with etanercept, 59% for ACR20, 40% for ACR50 and 15% for ACR70; and
with adalimumab, 41% for ACR20, 19% for ACR50 and 12% for ACR70.
The withdrawal rate during 6 months was 0.08 with etanercept, 0.08 with adalimumab, 0.12 with infliximab and 0.27 with DMARDs.
The rate of mild adverse events during a 6-month periods was 0.29 with etanercept, 0.29 with adalimumab, 0.54 with infliximab and 0.34 with DMARDs.
The rate of moderate adverse events during a 6-month period was 0.16 with etanercept, 0.16 with adalimumab, 0.31 with infliximab and 0.34 with DMARDs.
The rate of severe adverse events during a 6-month period was 0.07 with etanercept, 0.07 with adalimumab, 0.1 with infliximab and 0.06 with DMARDs.
The initial value of the HAQ was 1.55 (standard deviation, SD=0.61).
The utility/HAQ regression gradient was 0.76 - 0.28 HAQ.
The HAQ progression due to no response was 0.066 (range: 0.016 - 0.066).
The HAQ progression: response to DMARD was 0.017 (SD=0.02).
The HAQ progression: response to biological agent was 0.017 (range: 0 - 0.017).
The odds ratio for response decrease was 0.98 (SD=0.0045).
The relative risk of mortality due to RA was 1.63 (SD=0.14).
Measure of benefits used in the economic analysis
The summary benefit measure used was the quality-adjusted life-years (QALYs). These were estimated by combining utility values and expected survival, which were derived from the literature. An annual discount rate of 3% was applied. The authors pointed out that the results for adalimumab plus MTX were analysed twice. First, a comparison was made using similar studies of the TNF antagonists (DE009). Second, additional information from the larger adalimumab trial was used in a pooled analysis (DE009 and DE019).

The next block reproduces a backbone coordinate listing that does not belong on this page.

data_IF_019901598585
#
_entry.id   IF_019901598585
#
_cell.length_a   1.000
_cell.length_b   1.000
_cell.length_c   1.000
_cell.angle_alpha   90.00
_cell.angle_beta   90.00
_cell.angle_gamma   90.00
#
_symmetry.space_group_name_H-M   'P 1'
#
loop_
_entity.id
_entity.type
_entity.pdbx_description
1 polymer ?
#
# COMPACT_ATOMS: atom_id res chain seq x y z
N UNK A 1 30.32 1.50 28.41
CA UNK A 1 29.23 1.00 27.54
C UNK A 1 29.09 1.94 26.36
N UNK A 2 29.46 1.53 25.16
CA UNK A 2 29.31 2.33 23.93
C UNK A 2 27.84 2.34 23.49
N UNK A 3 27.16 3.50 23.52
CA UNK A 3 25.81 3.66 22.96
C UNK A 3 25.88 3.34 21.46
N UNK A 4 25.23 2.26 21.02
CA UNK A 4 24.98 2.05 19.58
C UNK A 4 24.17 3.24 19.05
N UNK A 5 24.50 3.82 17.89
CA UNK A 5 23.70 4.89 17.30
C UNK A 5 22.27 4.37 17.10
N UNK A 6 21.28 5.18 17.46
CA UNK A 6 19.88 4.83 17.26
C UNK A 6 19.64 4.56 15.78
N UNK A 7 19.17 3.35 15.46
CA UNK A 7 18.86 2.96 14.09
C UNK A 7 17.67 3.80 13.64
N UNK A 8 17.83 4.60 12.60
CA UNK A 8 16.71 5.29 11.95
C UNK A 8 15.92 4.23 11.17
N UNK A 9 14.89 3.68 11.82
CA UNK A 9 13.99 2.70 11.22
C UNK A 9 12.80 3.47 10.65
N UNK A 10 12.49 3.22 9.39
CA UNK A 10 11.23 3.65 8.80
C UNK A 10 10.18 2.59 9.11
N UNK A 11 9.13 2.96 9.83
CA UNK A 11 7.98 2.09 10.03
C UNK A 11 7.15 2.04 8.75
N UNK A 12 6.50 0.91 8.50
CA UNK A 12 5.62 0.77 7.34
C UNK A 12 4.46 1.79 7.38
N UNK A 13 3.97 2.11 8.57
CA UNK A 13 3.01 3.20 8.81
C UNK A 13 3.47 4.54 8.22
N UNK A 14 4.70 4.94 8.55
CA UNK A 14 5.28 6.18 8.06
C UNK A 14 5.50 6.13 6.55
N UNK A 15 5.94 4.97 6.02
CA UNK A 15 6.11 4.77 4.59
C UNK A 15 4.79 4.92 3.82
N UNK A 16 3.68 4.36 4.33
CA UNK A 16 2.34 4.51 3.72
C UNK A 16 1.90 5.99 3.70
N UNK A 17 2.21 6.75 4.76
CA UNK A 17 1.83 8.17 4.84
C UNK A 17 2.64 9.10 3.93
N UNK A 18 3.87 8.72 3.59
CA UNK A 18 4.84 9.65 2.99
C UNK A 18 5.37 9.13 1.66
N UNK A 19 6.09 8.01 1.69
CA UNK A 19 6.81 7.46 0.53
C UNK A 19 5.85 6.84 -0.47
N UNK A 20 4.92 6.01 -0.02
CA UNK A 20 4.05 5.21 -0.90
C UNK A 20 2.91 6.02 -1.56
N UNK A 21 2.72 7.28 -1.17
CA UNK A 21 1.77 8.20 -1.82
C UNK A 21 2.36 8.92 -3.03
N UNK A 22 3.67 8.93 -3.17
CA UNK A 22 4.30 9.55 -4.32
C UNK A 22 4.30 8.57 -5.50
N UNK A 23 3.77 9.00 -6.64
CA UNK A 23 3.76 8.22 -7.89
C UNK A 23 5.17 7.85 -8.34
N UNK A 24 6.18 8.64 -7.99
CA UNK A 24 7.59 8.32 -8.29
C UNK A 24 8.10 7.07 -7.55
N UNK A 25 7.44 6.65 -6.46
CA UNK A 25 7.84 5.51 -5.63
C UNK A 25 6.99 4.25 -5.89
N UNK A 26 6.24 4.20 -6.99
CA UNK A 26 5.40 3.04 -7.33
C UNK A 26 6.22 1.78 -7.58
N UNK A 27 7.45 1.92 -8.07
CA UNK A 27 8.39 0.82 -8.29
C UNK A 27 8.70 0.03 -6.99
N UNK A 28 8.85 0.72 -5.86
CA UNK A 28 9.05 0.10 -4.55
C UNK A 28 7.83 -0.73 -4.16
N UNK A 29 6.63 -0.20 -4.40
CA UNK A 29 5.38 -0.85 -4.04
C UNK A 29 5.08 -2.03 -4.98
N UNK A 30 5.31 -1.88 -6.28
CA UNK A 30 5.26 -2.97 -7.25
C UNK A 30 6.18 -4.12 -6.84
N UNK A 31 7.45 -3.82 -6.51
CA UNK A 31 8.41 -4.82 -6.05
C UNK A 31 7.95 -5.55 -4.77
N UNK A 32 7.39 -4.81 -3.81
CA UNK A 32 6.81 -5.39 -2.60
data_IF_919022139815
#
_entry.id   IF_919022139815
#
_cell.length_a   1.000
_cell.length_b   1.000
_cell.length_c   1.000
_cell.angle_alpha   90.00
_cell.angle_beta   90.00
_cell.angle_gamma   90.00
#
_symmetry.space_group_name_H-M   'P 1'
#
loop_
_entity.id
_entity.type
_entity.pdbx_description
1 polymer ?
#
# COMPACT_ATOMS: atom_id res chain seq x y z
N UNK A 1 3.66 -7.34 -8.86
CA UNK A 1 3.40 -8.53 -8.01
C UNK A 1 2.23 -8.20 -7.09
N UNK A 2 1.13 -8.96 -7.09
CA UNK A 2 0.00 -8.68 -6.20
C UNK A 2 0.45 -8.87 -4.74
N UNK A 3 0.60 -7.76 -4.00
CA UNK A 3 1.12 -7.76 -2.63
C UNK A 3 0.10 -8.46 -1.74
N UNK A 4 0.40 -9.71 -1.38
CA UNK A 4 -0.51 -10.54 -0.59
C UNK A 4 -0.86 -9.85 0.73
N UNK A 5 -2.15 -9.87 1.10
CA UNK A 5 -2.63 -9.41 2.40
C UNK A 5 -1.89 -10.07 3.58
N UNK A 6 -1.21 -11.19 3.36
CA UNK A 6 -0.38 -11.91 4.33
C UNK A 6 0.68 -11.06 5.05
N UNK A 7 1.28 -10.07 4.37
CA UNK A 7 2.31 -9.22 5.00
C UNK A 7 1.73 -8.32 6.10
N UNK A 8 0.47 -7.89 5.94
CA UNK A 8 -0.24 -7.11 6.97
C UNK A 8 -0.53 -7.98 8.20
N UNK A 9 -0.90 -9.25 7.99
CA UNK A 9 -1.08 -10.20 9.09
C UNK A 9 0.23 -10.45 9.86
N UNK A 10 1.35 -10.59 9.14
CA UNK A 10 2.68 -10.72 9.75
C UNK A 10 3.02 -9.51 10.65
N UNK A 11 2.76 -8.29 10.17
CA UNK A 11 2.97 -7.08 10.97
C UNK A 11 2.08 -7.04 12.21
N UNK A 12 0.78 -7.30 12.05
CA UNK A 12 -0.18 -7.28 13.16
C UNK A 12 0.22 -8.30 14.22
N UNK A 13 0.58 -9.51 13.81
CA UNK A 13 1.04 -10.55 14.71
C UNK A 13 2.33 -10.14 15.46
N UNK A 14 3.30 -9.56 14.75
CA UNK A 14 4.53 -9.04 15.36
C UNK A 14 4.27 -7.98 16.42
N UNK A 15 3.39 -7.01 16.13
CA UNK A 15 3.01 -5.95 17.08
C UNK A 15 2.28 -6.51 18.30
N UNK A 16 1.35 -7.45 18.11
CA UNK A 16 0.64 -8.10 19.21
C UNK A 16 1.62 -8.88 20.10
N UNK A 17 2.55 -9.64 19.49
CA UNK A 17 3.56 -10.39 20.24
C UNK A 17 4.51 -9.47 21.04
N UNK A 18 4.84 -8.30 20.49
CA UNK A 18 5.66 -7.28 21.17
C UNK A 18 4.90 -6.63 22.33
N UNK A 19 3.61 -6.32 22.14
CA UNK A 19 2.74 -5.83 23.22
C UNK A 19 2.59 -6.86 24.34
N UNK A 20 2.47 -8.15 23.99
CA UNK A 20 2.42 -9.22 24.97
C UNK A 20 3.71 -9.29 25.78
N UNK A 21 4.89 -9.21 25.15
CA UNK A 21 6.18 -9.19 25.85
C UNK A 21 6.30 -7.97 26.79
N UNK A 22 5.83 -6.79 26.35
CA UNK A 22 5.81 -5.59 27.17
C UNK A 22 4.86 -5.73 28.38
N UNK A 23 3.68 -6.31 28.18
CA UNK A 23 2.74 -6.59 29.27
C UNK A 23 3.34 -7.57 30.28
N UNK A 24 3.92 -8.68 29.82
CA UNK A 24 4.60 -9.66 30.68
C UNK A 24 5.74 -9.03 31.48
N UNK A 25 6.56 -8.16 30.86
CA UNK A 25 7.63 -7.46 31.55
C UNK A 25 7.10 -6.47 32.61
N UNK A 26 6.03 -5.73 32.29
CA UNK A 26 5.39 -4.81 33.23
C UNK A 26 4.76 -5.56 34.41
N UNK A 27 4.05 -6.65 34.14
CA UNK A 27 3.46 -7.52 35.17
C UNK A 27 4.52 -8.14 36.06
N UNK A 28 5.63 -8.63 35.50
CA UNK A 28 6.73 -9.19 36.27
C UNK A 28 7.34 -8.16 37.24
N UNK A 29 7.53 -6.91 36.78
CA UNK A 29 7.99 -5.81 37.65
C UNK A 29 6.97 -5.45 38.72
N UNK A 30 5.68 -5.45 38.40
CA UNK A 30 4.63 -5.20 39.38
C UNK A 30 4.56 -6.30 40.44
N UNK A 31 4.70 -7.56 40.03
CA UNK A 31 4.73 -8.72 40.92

The perspective adopted in the study was that of the third-party payer. The health services included in the economic evaluation were drugs, monitoring and drug administration, toxicity and hospitalisations. The unit costs were reported only for drugs, but extensive information on some categories of resources was provided. Resource use relating to drugs, monitoring and administration, and toxicity were estimated on the basis of experts' opinions. The consumption of hospital services was estimated using approximations based on patient HAQ-DI (Disability Index) scores. In particular, if a patient's HAQ-DI was estimated to have improved, the patient's corresponding health care costs were assumed to have decreased. Some costs were estimated from Swedish studies, but in general the source of the cost data was unclear. The total costs were calculated using a modelling approach. Discounting was relevant since lifetime costs were considered, and an annual discount rate of 3% was applied.
Statistical analysis of costs
The costs were treated deterministically in the base-case, but probabilistic distributions were assigned to all economic inputs in the probabilistic sensitivity analysis.
The indirect costs were not considered in the economic evaluation.
A probabilistic sensitivity analysis was carried out to deal with the uncertainty around cost-effectiveness ratios. The model was run 1,000 times and probabilistic distributions were assigned to all model inputs. Further, a univariate sensitivity analysis was performed to determine the impact on the final cost-effectiveness estimates of individual parameters. Such parameters included rates of adverse events, direct costs, withdrawal rates, HAQ values, discounting (both costs and benefits), DMARD response rates, baseline age, mortality, and productivity losses. The alternative ranges of values were either derived from the literature or set by the authors.
Estimated benefits used in the economic analysis
Two analyses were performed. In the ACR50/DAS28 good analysis it was assumed that only ACR50 responders at 6 months would continue their treatment. In the ACR20/DAS28 moderate analysis it was assumed that responders to ACR20 would continue their treatment.
Using the ACR50/DAS28 good analysis, the estimated QALYs were:
2.3114 with adalimumab plus MTX (DE009),
2.1045 with adalimumab plus MTX (DE009 and DE019),
2.0974 with etanercept plus MTX,
1.8379 with infliximab plus MTX,
1.6551 with adalimumab monotherapy,
2.0493 with etanercept monotherapy, and